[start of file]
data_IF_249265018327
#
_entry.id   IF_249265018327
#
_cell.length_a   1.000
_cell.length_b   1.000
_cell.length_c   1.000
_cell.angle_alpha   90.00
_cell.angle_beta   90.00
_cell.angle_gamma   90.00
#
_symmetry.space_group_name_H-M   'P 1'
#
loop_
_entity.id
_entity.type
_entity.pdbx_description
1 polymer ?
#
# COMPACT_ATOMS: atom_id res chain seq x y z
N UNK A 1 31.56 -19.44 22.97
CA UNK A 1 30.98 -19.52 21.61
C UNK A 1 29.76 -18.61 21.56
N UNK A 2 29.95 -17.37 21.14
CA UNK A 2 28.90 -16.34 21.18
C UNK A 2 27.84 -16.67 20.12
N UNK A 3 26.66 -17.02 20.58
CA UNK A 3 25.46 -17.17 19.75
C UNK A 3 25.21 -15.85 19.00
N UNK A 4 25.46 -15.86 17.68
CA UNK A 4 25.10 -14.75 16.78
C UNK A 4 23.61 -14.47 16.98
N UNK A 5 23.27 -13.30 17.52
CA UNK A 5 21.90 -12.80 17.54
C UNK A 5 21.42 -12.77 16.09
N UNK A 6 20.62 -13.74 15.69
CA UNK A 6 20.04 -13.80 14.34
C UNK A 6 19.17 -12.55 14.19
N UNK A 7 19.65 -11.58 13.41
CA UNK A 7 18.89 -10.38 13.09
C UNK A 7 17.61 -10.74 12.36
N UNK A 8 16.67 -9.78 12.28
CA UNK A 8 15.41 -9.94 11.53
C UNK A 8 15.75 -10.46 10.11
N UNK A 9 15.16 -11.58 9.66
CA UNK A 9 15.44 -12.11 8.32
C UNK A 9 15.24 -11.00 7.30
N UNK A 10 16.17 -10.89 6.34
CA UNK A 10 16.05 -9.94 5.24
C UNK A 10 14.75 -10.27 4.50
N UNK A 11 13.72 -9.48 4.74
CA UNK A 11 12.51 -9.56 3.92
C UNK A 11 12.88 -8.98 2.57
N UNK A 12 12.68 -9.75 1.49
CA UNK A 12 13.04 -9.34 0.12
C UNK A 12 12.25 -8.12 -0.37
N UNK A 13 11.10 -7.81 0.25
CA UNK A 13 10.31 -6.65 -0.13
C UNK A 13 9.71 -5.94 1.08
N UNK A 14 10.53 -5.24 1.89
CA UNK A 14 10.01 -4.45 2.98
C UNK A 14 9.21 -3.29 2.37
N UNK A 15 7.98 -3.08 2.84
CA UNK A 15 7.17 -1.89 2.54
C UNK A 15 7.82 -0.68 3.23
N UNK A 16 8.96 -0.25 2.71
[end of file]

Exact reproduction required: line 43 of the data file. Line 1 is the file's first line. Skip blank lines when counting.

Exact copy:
CA UNK A 8 15.41 -9.94 11.53